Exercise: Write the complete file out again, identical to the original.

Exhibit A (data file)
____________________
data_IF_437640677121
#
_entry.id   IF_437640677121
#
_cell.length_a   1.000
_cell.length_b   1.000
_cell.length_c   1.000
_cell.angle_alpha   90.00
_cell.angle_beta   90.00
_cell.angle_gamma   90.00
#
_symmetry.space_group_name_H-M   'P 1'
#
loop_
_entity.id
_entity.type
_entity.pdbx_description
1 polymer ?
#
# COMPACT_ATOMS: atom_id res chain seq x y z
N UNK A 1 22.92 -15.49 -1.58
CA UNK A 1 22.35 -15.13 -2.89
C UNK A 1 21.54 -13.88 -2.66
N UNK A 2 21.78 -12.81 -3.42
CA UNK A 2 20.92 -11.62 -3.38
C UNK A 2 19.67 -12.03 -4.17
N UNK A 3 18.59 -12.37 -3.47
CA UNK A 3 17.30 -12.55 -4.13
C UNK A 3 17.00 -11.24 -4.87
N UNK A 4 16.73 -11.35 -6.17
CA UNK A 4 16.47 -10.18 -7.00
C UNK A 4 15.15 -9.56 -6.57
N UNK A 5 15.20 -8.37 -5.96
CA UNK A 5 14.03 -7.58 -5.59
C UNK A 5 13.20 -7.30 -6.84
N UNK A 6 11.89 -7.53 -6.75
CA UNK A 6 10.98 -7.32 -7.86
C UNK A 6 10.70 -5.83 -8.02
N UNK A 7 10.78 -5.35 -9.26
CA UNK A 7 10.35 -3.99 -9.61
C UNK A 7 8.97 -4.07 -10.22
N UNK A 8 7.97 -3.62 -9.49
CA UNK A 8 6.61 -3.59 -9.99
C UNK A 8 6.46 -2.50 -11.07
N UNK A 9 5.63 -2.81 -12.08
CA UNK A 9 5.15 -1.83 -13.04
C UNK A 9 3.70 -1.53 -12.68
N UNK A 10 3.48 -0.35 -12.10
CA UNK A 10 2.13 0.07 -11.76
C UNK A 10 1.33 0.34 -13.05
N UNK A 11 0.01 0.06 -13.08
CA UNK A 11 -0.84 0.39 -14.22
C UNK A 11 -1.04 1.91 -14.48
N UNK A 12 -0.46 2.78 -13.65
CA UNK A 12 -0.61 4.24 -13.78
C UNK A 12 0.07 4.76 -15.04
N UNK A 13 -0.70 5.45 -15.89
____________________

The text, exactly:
data_IF_437640677121
#
_entry.id   IF_437640677121
#
_cell.length_a   1.000
_cell.length_b   1.000
_cell.length_c   1.000
_cell.angle_alpha   90.00
_cell.angle_beta   90.00
_cell.angle_gamma   90.00
#
_symmetry.space_group_name_H-M   'P 1'
#
loop_
_entity.id
_entity.type
_entity.pdbx_description
1 polymer ?
#
# COMPACT_ATOMS: atom_id res chain seq x y z
N UNK A 1 22.92 -15.49 -1.58
CA UNK A 1 22.35 -15.13 -2.89
C UNK A 1 21.54 -13.88 -2.66
N UNK A 2 21.78 -12.81 -3.42
CA UNK A 2 20.92 -11.62 -3.38
C UNK A 2 19.67 -12.03 -4.17
N UNK A 3 18.59 -12.37 -3.47
CA UNK A 3 17.30 -12.55 -4.13
C UNK A 3 17.00 -11.24 -4.87
N UNK A 4 16.73 -11.35 -6.17
CA UNK A 4 16.47 -10.18 -7.00
C UNK A 4 15.15 -9.56 -6.57
N UNK A 5 15.20 -8.37 -5.96
CA UNK A 5 14.03 -7.58 -5.59
C UNK A 5 13.20 -7.30 -6.84
N UNK A 6 11.89 -7.53 -6.75
CA UNK A 6 10.98 -7.32 -7.86
C UNK A 6 10.70 -5.83 -8.02
N UNK A 7 10.78 -5.35 -9.26
CA UNK A 7 10.35 -3.99 -9.61
C UNK A 7 8.97 -4.07 -10.22
N UNK A 8 7.97 -3.62 -9.49
CA UNK A 8 6.61 -3.59 -9.99
C UNK A 8 6.46 -2.50 -11.07
N UNK A 9 5.63 -2.81 -12.08
CA UNK A 9 5.15 -1.83 -13.04
C UNK A 9 3.70 -1.53 -12.68
N UNK A 10 3.48 -0.35 -12.10
CA UNK A 10 2.13 0.07 -11.76
C UNK A 10 1.33 0.34 -13.05
N UNK A 11 0.01 0.06 -13.08
CA UNK A 11 -0.84 0.39 -14.22
C UNK A 11 -1.04 1.91 -14.48
N UNK A 12 -0.46 2.78 -13.65
CA UNK A 12 -0.61 4.24 -13.78
C UNK A 12 0.07 4.76 -15.04
N UNK A 13 -0.70 5.45 -15.89